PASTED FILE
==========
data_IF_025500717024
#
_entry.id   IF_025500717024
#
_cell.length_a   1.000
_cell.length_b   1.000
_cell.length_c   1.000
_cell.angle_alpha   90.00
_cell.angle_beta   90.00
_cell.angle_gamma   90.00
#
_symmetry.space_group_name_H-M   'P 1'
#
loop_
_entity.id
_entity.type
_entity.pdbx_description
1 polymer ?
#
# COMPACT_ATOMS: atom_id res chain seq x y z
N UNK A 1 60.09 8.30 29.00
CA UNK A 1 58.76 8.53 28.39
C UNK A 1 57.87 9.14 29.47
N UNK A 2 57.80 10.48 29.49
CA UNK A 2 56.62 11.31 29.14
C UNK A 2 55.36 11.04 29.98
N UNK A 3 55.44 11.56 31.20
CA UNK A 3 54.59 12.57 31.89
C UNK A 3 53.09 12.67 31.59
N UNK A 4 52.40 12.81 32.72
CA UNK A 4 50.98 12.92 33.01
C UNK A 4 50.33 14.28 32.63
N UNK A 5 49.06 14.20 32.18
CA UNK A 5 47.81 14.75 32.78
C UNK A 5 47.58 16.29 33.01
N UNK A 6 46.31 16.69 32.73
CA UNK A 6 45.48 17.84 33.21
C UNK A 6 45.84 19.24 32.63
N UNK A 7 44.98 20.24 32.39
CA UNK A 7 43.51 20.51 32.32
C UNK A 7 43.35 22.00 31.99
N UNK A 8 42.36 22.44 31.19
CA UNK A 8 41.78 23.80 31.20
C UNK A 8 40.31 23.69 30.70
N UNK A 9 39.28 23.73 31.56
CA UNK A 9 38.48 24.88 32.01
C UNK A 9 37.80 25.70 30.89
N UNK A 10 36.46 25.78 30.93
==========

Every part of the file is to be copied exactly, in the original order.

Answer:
data_IF_025500717024
#
_entry.id   IF_025500717024
#
_cell.length_a   1.000
_cell.length_b   1.000
_cell.length_c   1.000
_cell.angle_alpha   90.00
_cell.angle_beta   90.00
_cell.angle_gamma   90.00
#
_symmetry.space_group_name_H-M   'P 1'
#
loop_
_entity.id
_entity.type
_entity.pdbx_description
1 polymer ?
#
# COMPACT_ATOMS: atom_id res chain seq x y z
N UNK A 1 60.09 8.30 29.00
CA UNK A 1 58.76 8.53 28.39
C UNK A 1 57.87 9.14 29.47
N UNK A 2 57.80 10.48 29.49
CA UNK A 2 56.62 11.31 29.14
C UNK A 2 55.36 11.04 29.98
N UNK A 3 55.44 11.56 31.20
CA UNK A 3 54.59 12.57 31.89
C UNK A 3 53.09 12.67 31.59
N UNK A 4 52.40 12.81 32.72
CA UNK A 4 50.98 12.92 33.01
C UNK A 4 50.33 14.28 32.63
N UNK A 5 49.06 14.20 32.18
CA UNK A 5 47.81 14.75 32.78
C UNK A 5 47.58 16.29 33.01
N UNK A 6 46.31 16.69 32.73
CA UNK A 6 45.48 17.84 33.21
C UNK A 6 45.84 19.24 32.63
N UNK A 7 44.98 20.24 32.39
CA UNK A 7 43.51 20.51 32.32
C UNK A 7 43.35 22.00 31.99
N UNK A 8 42.36 22.44 31.19
CA UNK A 8 41.78 23.80 31.20
C UNK A 8 40.31 23.69 30.70
N UNK A 9 39.28 23.73 31.56
CA UNK A 9 38.48 24.88 32.01
C UNK A 9 37.80 25.70 30.89
N UNK A 10 36.46 25.78 30.93